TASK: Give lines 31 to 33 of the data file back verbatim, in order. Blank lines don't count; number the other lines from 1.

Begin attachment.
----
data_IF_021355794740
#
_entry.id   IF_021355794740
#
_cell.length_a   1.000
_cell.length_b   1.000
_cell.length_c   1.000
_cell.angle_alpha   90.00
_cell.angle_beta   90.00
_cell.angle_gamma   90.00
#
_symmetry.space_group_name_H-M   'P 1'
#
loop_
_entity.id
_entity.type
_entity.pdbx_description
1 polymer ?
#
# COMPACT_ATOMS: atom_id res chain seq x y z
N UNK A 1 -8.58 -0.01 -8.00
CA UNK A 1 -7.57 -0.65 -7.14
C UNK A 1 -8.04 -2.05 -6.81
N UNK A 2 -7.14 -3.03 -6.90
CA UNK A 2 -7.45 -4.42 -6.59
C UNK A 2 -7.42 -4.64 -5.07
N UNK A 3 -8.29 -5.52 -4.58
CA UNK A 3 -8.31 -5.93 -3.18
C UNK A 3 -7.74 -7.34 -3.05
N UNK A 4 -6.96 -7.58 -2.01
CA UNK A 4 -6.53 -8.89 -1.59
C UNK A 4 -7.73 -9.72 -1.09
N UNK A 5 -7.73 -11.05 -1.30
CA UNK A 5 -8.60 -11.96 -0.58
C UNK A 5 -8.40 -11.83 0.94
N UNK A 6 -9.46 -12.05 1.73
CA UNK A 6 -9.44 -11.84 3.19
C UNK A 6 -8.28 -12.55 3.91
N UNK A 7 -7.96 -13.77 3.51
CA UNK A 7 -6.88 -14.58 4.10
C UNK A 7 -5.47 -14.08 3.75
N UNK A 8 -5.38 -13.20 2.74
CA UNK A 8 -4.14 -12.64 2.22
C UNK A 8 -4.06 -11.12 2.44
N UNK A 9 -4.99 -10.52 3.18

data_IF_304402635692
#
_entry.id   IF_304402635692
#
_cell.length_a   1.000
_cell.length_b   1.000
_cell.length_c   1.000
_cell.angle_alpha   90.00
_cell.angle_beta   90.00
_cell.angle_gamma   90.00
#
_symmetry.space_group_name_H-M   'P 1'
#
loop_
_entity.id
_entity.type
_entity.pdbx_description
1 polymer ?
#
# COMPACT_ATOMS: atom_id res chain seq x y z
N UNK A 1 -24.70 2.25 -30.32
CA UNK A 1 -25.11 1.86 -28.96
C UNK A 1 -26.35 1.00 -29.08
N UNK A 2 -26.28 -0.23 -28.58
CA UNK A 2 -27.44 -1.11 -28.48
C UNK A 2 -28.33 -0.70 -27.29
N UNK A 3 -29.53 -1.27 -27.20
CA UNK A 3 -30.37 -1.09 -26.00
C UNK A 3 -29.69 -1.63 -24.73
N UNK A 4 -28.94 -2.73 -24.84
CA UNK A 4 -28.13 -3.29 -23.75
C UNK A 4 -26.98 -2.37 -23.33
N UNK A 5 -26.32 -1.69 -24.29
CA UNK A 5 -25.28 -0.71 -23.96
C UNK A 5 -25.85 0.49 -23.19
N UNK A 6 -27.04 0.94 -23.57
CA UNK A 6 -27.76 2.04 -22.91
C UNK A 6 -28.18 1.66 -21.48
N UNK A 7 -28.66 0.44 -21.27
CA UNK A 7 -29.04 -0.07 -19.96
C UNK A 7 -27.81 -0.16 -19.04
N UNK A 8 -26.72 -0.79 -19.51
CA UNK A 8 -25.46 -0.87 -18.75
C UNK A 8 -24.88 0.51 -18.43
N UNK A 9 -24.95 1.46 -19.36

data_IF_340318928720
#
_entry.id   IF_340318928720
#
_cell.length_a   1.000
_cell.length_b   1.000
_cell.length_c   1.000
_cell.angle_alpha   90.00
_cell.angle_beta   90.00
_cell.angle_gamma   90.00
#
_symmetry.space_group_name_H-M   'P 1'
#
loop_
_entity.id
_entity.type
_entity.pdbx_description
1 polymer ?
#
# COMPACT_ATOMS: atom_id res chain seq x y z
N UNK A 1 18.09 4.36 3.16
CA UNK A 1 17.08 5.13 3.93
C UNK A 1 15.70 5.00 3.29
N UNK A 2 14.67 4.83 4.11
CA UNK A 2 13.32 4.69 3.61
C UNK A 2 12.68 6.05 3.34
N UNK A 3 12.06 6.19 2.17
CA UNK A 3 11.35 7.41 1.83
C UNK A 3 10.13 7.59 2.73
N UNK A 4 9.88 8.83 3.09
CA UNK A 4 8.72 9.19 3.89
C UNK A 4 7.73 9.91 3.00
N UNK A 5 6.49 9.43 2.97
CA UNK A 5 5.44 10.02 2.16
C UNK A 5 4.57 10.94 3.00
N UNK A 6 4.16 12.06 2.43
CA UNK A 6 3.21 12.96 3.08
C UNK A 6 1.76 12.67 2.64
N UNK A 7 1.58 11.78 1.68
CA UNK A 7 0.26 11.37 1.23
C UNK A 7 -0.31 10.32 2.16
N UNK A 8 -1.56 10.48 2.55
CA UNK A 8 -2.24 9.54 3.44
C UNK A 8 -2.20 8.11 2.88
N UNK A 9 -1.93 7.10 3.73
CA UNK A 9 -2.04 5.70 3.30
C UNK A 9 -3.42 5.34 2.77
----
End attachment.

CA UNK A 4 -6.53 -8.89 -1.59
C UNK A 4 -7.73 -9.72 -1.09
N UNK A 5 -7.73 -11.05 -1.30